POSTSCRIPT / April 20, 2000 / Thursday

By FEDERICO D. PASCUAL JR.

Philippine STAR Columnist

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We favor partial news blackout on Abu Sayyaf

THE story of two congressmen that lawmakers were bribed to approve the Omnibus Power Bill leading to privatizing the National Power Corp. has so many loose ends. One starts to wonder who set them up for that amateurish attempt at an exposé.

Sectoral Rep. Renato Magtubo looked confused when he displayed wads of bills amounting, he said, to P500,000 representing an alleged bribe for voting for the bill. But if Magtubo voted against the measure, as he said, why would any lobbyist pay him after the voting?

Party-list congressman like Magtubo, especially those who are against the bill anyway, do not count in the high stake game dominated by the LAMP congressmen under the sway of Malacañang.

The LAMP majority was in full control. There was no sense in taking unnecessary risks and wasting P500,000 on Magtubo and each of the minority lawmakers opposing the bill.

* * *

THE incredible script continued to crumble with the publication of a list of more than 100 big names in business, most of them foreign entities, which have been following up the privatization of the NPC.

Now, why would an eager-beaver on the list pour millions in bribes without any assurance that the bill would be (1) passed also by the Senate, (2) affirmed by the bicameral conference committee, (3) signed into law by the President, (4) upheld by the Supreme Court when challenged, and (5) carried out with an iron-clad guarantee that the NPC would go to whoever took the initiative of doling out bribes?

That’s a long, costly Way of the Cross for whoever was allegedly dispensing the multi-million-peso bribes this early. It does not make business sense.

* * *

WHAT’S more credible is the story of other congressmen (who had admitted receiving similar doles) that the money came from the office of Speaker Manuel Villar as a bonus or pabaon for the coming holidays.

It is an open secret in the House that when the session prepares to go into a long recess, as in this case of the Holy Week break, many congressmen routinely are handed substantial amounts for having been cooperative and to help defray their expenses during the holidays.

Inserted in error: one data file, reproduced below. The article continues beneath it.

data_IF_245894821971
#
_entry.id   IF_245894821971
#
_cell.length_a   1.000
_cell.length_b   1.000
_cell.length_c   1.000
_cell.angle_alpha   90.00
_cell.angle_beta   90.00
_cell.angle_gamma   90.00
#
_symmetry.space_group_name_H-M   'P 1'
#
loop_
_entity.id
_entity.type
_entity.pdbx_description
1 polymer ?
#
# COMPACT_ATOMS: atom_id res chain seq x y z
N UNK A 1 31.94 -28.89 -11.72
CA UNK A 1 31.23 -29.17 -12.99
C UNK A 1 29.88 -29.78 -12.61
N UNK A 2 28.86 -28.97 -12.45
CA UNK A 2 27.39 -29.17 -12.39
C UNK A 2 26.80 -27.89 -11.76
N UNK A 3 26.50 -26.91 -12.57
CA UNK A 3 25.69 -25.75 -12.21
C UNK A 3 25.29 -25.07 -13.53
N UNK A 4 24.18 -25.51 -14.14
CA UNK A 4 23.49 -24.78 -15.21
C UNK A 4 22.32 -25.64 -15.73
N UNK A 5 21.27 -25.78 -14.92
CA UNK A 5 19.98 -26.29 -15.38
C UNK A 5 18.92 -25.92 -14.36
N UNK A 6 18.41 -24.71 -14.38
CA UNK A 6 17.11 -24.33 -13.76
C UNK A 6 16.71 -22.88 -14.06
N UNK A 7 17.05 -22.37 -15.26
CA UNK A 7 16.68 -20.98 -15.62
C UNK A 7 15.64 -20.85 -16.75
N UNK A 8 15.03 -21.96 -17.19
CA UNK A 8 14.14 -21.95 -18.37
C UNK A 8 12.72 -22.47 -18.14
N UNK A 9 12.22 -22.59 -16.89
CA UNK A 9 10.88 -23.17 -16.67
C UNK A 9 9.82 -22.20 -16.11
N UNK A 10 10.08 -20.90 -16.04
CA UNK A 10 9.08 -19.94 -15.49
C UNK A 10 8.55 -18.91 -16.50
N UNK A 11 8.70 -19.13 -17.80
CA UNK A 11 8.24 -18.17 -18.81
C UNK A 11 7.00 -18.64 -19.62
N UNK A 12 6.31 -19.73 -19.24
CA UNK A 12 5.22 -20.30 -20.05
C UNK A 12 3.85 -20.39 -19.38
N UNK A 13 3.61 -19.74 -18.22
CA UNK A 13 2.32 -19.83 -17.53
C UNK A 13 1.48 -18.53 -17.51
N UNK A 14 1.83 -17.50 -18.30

It is considered good politics on the part of the House leadership to include some opposition members when bonuses are given out.

Some opposition solons often talk of their straying to the office of the Speaker for this thoughtful baon as their own Minority Leader Feliciano Belmonte does not have the logistics for this expensive operation.

* * *

THE expected participation of foreign entities in the fight to grab control of a privatized NPC has raised legal highbrows, because the Constitution bans foreign ownership or control of public utilities.

A mere statute like the Omnibus Power Bill cannot amend or run counter to the Constitution. Control of a power utility by a foreign firm or a consortium with foreign equity is likely to be challenged on constitutional grounds.

Such a suit would make longer and rougher the road that the NPC must take on its way to privatization. This point alone makes the early doling out of goodwill money by any of the more than 100 interested parties illogical and of doubtful business sense.

Congressmen peddling the bribery yarn better check on the motivations of their scriptwriters or — like Linggoy Alcuaz of the (now) Silent “Majority” — ask in advance for the media script for the week.

* * *

WITH the Lenten season upon us, it occurred to us to ask what Islamic leaders in the South and elsewhere are doing about the obviously unIslamic act of the Abu Sayyaf gang of beheading innocent civilians held hostage in Basilan.

The bandits claimed to have executed two male hostages yesterday and threatened to continue killing more of their captives if their continually changing demands are not met promptly.

Does Islam tolerate the summary execution of civilians, including a priest and some children, whose only “sin” was their having been around when the Abu Sayyaf in a moment of madness decided to round up hostages?

Does Islam tolerate kidnapping for ransom, and the summary execution of hostages if ransom demands are not met?

If not, what are Islamic leaders doing? The blood is also on their hands.